Monday, June 22, 2009
Magic and Misery
Peter Marino, March 2009. Pan (short for "pansy") and TJ are best friends, and she's not really in love with him - very much, anyway. Any more, anyway, now that she knows he's gay. Still, TJ relies on Pan even more than best friends normally do; she needs his help dealing with her disturbed toddler brother as well as making her feel pretty. When she starts dating Caspar, things begin to go wrong; the two boys don't get along, and she feels that Pan's abandoned her just when her life has started to improve.
The plot is a standard one, although it's executed well. The characters, however, are outstanding - nothing formula here. Caspar in particular is far more than just a typical love interest. He's a jock with depth, but it goes further than that; he's incredibly thoughtful, smart, awkward, and above all, consistent and real. Parents are often cookie-cutter figures in teen books, but in this case, both sets - Pan's and TJ's - are natural and appealing. They're in the book as characters, not as Stock Parents. Even more intriguing is Paolo, TJ's younger brother, who seems to have an emotional or behavioral disorder. This isn't diagnosed in the book, so what the reader sees is the effect such a child has on the family. The one peripheral character who does fall flat is Tammie, TJ's bitchy boss, who appears only as a foil for TJ and Pan. Still, the author has worked hard to create these characters, and his work pays off.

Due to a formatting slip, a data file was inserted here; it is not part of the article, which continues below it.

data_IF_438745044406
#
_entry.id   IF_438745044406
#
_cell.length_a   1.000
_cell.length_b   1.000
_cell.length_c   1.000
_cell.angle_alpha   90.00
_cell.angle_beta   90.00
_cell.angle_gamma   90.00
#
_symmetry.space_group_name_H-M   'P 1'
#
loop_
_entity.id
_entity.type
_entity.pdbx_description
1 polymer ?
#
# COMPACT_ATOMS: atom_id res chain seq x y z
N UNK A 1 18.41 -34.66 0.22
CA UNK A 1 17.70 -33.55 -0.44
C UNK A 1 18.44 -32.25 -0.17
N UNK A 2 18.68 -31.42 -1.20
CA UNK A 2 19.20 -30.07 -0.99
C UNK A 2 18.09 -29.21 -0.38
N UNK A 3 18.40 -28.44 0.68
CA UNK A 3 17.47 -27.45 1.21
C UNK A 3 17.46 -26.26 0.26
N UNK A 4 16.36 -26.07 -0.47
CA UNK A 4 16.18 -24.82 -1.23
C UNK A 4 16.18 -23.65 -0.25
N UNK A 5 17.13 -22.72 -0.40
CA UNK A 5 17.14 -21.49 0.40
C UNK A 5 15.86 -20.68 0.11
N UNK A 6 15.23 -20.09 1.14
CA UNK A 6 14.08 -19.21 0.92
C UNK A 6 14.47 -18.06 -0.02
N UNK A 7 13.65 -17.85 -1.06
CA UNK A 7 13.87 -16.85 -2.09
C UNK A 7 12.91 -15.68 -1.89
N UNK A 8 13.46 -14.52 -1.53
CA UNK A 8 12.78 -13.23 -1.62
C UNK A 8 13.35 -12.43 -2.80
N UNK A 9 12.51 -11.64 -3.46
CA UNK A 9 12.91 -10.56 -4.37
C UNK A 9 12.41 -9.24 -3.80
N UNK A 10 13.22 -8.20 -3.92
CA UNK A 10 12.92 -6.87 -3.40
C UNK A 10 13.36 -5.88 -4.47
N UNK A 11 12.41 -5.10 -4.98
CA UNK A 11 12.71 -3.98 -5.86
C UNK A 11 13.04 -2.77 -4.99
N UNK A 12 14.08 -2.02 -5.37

Highly recommended, then - if you can get the right reader to pick it up. The cover art is sadly 1990s, and the title is worse. Magic and Misery? There is no magic in the book, nor any fantastical element. I'm worried this won't get into the hands of realistic-novel readers, and the SF/F crowd that will pick it up based on the title will end up disappointed.